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CircularAmsterdam

Logo https://journey.circularamsterdam.com/circularamsterdam?fbclid=IwAR07WvoZ2W6fiTw-KYcLSVeCKyIY686M0WlAQsMdbayGLL0cHbV_v-qPVRo



The City of Amsterdam is leading the transition towards a circular economy and, by 2050, aims to become a fully circular city. The circular economy presents a viable alternative to our unsustainable status quo; promising to reduce our environmental footprint, while at the same time boosting the competitiveness and livability of our cities.

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Amsterdam's pioneering approach to encourage innovation, experimentation and learning at every step is paving the path towards a more sustainable future. But how did Amsterdam's circular journey start? This interactive Journey takes you through the following elements: 

Chapter 1.
The growing impact of cities
Chapter 2.
What is the circularity gap?
Chapter 3.
Presenting the circular economy
Chapter 4.
The ambition for a Circular Amsterdam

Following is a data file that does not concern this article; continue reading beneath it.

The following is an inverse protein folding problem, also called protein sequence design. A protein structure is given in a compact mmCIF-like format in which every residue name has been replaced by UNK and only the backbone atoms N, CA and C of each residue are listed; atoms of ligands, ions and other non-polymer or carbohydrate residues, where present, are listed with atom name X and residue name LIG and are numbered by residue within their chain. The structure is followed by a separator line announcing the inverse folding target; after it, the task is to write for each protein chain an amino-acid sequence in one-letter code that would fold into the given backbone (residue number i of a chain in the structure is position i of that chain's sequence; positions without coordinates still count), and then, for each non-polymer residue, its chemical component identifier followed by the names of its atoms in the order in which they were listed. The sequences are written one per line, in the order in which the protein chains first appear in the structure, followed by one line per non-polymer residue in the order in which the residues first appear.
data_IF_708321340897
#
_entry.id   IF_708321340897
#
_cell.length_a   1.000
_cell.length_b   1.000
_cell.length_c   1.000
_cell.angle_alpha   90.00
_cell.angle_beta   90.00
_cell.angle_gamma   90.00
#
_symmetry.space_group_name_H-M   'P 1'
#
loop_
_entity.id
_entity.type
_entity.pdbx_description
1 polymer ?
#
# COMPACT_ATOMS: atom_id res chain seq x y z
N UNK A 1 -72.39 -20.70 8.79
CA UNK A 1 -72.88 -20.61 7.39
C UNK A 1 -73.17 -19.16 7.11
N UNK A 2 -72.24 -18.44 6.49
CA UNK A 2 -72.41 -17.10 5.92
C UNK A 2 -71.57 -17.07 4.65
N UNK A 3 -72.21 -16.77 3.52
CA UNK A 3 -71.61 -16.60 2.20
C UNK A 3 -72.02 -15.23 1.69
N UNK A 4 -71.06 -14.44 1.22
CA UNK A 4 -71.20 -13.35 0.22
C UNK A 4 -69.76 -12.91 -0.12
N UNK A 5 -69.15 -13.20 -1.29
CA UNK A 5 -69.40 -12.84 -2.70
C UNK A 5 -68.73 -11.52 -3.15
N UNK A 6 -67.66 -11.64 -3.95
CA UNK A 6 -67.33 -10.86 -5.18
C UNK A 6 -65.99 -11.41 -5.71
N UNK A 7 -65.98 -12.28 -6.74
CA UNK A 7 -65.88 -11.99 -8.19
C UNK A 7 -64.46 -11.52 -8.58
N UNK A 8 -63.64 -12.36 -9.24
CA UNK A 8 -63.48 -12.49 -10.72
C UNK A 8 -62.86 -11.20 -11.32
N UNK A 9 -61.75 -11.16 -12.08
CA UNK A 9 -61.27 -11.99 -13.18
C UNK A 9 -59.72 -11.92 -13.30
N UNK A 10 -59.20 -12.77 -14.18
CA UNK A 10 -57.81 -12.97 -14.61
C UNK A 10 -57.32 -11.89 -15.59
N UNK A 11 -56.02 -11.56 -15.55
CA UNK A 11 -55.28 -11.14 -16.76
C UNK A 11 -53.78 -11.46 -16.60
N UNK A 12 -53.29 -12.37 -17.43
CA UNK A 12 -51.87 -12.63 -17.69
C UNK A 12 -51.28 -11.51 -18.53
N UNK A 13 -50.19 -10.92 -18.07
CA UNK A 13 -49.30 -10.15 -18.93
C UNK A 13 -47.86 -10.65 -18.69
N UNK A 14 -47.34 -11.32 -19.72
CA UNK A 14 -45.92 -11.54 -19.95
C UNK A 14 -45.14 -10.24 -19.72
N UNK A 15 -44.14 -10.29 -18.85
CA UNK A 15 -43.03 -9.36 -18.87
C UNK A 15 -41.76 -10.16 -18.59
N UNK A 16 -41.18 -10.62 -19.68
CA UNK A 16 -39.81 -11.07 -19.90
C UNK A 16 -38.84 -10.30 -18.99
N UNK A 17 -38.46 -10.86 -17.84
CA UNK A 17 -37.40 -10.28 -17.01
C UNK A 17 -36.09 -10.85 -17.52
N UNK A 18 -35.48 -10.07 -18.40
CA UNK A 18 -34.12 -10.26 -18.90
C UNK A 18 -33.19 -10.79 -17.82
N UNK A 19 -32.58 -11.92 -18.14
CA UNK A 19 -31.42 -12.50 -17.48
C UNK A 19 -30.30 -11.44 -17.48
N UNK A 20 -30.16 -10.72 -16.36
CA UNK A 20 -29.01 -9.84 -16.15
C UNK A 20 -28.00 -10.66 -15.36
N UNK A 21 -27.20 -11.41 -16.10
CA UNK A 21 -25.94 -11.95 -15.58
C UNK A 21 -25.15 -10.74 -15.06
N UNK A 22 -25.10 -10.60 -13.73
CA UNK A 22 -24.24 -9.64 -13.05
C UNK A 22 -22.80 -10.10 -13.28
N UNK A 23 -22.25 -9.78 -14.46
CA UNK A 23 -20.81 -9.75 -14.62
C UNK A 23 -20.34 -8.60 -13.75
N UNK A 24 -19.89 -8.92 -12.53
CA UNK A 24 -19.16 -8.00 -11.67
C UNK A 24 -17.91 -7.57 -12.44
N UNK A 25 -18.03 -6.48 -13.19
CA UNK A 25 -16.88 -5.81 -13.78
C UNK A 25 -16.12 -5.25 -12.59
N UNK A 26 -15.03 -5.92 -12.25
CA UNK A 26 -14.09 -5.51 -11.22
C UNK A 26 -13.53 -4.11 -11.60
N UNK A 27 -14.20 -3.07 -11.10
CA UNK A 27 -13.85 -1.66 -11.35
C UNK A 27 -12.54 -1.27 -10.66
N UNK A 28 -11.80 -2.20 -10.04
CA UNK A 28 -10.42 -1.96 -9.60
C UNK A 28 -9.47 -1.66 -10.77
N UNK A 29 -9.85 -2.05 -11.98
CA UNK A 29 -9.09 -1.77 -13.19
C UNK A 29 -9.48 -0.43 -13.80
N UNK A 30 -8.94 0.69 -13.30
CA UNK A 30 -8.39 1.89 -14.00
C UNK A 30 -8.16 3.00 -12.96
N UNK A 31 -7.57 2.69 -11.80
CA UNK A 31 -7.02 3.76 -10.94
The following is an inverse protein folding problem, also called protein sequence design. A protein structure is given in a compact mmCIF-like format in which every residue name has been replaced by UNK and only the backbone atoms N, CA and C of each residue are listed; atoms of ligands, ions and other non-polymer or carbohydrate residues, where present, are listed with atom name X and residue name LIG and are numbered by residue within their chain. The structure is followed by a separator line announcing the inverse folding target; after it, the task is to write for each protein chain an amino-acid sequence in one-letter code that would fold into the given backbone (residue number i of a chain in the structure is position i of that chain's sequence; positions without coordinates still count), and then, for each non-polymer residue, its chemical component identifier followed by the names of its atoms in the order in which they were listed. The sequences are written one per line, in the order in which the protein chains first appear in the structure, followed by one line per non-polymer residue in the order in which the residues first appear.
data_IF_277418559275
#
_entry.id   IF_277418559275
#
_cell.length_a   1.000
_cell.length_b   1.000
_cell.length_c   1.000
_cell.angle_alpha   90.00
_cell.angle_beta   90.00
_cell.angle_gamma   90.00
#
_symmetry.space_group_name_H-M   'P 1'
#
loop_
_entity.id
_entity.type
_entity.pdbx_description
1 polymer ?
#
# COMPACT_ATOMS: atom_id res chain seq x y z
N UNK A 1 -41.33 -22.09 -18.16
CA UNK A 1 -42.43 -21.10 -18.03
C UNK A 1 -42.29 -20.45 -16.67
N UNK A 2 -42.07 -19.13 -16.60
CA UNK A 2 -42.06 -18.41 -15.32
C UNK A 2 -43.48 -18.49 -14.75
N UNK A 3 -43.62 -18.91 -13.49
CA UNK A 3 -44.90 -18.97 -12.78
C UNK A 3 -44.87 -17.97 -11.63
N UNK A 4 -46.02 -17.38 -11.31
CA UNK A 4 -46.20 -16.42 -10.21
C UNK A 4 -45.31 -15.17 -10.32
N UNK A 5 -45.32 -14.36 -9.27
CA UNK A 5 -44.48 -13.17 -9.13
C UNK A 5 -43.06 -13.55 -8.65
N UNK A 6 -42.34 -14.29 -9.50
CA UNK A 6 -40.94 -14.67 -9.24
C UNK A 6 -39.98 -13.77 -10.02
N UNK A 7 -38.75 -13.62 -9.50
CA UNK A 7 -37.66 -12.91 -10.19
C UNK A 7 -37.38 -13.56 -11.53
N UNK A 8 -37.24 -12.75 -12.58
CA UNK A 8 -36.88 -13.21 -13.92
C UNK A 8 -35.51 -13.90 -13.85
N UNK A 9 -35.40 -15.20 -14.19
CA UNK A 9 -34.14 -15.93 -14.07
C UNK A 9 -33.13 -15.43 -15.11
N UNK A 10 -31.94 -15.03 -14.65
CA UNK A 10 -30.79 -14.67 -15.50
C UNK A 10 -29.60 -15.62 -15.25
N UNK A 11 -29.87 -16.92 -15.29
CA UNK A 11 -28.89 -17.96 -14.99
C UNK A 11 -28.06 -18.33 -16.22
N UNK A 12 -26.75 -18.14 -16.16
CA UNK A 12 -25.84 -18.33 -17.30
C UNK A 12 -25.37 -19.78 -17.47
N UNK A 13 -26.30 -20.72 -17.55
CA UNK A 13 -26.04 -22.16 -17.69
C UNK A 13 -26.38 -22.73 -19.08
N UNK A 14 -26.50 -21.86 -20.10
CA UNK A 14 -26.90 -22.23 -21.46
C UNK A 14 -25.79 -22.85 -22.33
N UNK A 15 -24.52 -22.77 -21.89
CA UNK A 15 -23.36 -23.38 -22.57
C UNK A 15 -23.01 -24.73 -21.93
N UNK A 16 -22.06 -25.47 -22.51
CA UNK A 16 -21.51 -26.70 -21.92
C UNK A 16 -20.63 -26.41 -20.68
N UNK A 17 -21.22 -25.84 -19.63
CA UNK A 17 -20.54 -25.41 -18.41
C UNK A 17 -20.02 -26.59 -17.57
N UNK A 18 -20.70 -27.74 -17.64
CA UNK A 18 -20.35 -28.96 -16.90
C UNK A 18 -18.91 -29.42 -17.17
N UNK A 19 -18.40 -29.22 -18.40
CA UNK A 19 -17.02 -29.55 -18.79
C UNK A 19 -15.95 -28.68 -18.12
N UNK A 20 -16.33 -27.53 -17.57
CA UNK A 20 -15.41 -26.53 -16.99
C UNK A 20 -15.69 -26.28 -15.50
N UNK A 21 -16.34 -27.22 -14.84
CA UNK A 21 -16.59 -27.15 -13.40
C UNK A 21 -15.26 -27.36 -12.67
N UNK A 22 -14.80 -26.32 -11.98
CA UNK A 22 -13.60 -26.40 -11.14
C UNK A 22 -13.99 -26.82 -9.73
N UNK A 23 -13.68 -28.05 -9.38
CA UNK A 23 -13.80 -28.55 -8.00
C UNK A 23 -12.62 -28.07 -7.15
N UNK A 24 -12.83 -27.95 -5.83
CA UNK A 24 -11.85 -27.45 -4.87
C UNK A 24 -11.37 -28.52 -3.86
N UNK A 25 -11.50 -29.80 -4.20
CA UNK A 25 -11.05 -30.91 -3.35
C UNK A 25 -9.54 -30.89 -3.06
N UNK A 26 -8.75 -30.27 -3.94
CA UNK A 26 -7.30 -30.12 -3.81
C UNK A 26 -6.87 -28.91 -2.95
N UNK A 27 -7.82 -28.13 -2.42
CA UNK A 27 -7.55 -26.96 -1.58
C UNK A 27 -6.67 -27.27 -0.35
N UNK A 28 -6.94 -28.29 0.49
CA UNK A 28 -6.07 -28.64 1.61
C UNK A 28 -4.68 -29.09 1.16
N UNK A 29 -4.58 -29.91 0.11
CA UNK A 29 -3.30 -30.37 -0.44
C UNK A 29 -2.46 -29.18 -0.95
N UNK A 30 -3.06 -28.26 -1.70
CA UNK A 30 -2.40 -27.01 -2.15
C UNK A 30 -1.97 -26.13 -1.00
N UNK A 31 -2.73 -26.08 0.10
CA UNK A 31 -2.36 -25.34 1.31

Chapter 5.
Adopting a fact-based approach
Chapter 6.
Developing circular strategies
Chapter 7. 
Implementing via Learning by Doing
Chapter 8.
Looking into tomorrow

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Since the beginning of the 21st century, for the first time in human history, more than 50% of the Earth’s population now live in cities, with this proportion expected to reach 70% by 2050. As a result of these urban activities, cities are now responsible for more than 70% of the global greenhouse gas emissions, and two-thirds of waste generated each year.

Cities are driving many of our environmental problems, but are also the solution. Globally, more than 80% of GDP is generated within cities, fuelled by their incredible innovation. The huge influence of cities make them an ideal hotbed to drive this change towards a livable and resilient future.

Watch the full video from the ISS








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Over the past 3 centuries, the population of Amsterdam has witnessed a six-fold increase, reaching over 855,000 in 2017 and expected to reach 1 million by mid-2030.

These growing urban populations put increased pressures on the provision of key societal needs, such as mobility, nutrition and housing.



Watch the full video of urbanisation in Amsterdam




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We all need to move through the urban jungle; for work, leisure, and back home. Each year, mobility is responsible for 13% of global resource consumption - more than 20 billion tonnes (that’s about 2600kg per person per year!).

This consumption includes the vast quantities of fossil fuels that emit pollution and CO2, as well as metals and other materials that go into creating cars, trains and buses. 




Watch the full timelapse video here